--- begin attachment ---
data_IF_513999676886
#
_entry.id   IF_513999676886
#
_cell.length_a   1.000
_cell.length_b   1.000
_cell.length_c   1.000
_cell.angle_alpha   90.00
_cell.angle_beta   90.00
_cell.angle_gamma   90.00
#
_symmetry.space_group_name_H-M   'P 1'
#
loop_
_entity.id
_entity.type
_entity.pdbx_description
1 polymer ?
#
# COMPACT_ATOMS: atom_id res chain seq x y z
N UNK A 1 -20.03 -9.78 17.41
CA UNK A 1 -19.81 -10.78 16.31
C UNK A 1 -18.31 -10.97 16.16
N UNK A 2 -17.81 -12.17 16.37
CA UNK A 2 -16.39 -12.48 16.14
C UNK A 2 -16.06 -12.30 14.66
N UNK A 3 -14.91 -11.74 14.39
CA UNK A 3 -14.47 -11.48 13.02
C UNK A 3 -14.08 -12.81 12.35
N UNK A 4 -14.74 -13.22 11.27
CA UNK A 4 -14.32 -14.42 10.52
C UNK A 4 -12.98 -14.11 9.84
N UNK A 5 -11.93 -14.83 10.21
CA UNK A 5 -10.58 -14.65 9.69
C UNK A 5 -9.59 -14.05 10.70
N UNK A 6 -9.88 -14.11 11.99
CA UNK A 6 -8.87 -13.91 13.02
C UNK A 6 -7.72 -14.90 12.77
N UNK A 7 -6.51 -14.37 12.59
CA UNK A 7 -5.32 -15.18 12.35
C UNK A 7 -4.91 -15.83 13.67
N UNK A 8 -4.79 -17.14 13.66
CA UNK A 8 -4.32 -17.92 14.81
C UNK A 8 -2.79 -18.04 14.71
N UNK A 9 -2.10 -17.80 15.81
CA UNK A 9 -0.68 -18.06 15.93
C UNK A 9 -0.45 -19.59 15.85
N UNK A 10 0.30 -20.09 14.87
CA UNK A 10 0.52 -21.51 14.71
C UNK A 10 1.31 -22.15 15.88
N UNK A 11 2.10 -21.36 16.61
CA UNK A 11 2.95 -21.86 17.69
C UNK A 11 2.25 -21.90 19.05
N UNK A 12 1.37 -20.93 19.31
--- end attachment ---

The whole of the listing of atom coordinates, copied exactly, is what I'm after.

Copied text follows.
data_IF_513999676886
#
_entry.id   IF_513999676886
#
_cell.length_a   1.000
_cell.length_b   1.000
_cell.length_c   1.000
_cell.angle_alpha   90.00
_cell.angle_beta   90.00
_cell.angle_gamma   90.00
#
_symmetry.space_group_name_H-M   'P 1'
#
loop_
_entity.id
_entity.type
_entity.pdbx_description
1 polymer ?
#
# COMPACT_ATOMS: atom_id res chain seq x y z
N UNK A 1 -20.03 -9.78 17.41
CA UNK A 1 -19.81 -10.78 16.31
C UNK A 1 -18.31 -10.97 16.16
N UNK A 2 -17.81 -12.17 16.37
CA UNK A 2 -16.39 -12.48 16.14
C UNK A 2 -16.06 -12.30 14.66
N UNK A 3 -14.91 -11.74 14.39
CA UNK A 3 -14.47 -11.48 13.02
C UNK A 3 -14.08 -12.81 12.35
N UNK A 4 -14.74 -13.22 11.27
CA UNK A 4 -14.32 -14.42 10.52
C UNK A 4 -12.98 -14.11 9.84
N UNK A 5 -11.93 -14.83 10.21
CA UNK A 5 -10.58 -14.65 9.69
C UNK A 5 -9.59 -14.05 10.70
N UNK A 6 -9.88 -14.11 11.99
CA UNK A 6 -8.87 -13.91 13.02
C UNK A 6 -7.72 -14.90 12.77
N UNK A 7 -6.51 -14.37 12.59
CA UNK A 7 -5.32 -15.18 12.35
C UNK A 7 -4.91 -15.83 13.67
N UNK A 8 -4.79 -17.14 13.66
CA UNK A 8 -4.32 -17.92 14.81
C UNK A 8 -2.79 -18.04 14.71
N UNK A 9 -2.10 -17.80 15.81
CA UNK A 9 -0.68 -18.06 15.93
C UNK A 9 -0.45 -19.59 15.85
N UNK A 10 0.30 -20.09 14.87
CA UNK A 10 0.52 -21.51 14.71
C UNK A 10 1.31 -22.15 15.88
N UNK A 11 2.10 -21.36 16.61
CA UNK A 11 2.95 -21.86 17.69
C UNK A 11 2.25 -21.90 19.05
N UNK A 12 1.37 -20.93 19.31